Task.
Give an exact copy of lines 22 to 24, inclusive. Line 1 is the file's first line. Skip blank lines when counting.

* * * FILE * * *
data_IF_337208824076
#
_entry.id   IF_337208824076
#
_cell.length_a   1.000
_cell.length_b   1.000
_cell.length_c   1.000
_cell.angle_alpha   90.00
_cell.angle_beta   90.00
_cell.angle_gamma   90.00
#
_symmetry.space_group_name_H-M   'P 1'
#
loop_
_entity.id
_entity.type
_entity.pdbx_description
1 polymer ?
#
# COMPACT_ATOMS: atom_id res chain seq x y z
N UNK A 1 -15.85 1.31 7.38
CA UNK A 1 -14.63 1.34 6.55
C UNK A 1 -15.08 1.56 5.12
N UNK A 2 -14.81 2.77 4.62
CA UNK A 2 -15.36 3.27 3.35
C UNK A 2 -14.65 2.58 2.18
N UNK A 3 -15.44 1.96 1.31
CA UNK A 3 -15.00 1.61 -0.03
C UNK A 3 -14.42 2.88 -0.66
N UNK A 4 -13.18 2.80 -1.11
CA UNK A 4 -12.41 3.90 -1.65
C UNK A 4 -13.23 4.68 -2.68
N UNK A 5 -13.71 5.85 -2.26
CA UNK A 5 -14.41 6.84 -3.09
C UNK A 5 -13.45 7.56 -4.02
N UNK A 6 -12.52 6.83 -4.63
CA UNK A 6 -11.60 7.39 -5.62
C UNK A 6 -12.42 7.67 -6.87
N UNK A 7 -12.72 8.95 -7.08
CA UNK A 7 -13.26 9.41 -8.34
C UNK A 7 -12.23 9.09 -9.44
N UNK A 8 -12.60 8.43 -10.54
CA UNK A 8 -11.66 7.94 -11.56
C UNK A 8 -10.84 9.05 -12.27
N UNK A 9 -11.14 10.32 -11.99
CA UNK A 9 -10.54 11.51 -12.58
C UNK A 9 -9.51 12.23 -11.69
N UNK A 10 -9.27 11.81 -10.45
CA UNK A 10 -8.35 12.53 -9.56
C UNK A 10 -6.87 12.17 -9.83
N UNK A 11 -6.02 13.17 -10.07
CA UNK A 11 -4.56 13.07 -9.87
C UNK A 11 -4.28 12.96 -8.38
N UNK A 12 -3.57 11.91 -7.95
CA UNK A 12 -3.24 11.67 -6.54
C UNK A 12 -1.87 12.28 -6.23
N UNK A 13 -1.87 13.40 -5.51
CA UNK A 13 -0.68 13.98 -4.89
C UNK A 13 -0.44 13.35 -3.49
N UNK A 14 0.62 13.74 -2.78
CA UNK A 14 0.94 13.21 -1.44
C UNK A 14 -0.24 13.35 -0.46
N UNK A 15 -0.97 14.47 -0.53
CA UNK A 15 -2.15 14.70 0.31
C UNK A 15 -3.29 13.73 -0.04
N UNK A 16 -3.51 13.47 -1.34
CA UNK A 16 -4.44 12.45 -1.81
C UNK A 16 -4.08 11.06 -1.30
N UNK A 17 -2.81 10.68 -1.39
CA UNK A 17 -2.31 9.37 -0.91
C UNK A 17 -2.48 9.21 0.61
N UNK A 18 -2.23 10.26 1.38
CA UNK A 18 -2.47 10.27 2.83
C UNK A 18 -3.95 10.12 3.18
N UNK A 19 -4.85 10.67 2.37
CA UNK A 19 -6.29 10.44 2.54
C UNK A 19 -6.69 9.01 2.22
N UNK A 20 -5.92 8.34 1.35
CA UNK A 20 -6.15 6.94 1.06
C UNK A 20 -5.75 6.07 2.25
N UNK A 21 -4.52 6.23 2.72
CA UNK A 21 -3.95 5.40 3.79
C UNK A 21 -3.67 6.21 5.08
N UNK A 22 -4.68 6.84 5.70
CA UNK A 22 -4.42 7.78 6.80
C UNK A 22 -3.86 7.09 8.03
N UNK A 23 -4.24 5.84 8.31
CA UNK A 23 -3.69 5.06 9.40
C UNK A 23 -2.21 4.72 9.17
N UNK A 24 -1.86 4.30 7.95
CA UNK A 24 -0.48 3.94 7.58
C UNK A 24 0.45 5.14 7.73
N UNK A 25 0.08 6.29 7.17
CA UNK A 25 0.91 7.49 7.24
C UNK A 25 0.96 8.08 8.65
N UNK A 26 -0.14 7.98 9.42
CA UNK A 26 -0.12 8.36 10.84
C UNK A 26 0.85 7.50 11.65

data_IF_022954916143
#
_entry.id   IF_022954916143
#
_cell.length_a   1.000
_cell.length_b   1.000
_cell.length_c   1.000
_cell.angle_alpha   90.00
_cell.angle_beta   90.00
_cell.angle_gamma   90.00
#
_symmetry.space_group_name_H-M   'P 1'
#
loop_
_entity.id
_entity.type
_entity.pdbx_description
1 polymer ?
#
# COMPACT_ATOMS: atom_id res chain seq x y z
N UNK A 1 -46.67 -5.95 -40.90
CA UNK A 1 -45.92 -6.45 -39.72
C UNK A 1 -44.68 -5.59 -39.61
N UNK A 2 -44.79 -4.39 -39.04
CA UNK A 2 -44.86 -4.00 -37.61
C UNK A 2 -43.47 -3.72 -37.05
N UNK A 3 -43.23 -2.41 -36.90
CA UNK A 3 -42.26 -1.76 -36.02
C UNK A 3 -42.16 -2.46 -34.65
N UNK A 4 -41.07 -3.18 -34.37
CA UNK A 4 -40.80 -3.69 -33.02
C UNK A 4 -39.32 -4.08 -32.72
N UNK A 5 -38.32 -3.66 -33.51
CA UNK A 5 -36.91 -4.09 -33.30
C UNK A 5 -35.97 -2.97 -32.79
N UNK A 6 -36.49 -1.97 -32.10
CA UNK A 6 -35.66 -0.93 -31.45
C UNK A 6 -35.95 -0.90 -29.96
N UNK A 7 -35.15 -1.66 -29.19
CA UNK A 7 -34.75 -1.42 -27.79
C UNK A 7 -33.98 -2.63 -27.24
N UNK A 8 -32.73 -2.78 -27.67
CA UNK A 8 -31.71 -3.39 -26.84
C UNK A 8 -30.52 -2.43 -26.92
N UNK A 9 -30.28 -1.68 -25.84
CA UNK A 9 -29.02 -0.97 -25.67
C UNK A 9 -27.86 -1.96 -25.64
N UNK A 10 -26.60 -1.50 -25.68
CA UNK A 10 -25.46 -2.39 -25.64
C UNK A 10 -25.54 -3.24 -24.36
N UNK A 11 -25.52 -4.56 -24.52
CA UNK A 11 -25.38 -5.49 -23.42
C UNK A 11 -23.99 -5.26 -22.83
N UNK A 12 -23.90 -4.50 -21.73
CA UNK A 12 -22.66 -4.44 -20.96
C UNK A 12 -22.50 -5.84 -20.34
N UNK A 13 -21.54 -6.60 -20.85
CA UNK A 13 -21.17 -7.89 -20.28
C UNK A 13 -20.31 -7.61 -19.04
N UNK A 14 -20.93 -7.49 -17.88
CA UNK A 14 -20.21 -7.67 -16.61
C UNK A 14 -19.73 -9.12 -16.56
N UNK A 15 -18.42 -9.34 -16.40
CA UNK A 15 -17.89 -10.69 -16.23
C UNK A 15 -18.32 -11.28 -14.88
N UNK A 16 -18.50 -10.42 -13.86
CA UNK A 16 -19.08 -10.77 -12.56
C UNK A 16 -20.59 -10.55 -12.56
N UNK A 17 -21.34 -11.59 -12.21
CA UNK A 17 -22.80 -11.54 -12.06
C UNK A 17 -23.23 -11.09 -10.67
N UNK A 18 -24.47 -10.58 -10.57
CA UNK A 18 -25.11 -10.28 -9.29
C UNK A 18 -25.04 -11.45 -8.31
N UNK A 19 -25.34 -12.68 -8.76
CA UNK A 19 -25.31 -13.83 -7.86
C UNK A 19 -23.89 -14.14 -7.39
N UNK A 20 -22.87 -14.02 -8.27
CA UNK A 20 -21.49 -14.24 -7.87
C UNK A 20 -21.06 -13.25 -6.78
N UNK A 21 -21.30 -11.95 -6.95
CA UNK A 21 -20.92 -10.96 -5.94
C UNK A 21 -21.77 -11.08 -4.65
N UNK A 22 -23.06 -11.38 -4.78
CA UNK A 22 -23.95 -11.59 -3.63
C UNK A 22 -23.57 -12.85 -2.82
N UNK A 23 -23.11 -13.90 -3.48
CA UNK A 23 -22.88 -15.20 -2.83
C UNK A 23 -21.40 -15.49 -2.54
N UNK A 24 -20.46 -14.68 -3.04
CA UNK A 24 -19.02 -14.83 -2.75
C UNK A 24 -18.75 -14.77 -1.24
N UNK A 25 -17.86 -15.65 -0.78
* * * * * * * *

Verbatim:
CA UNK A 1 -14.63 1.34 6.55
C UNK A 1 -15.08 1.56 5.12
N UNK A 2 -14.81 2.77 4.62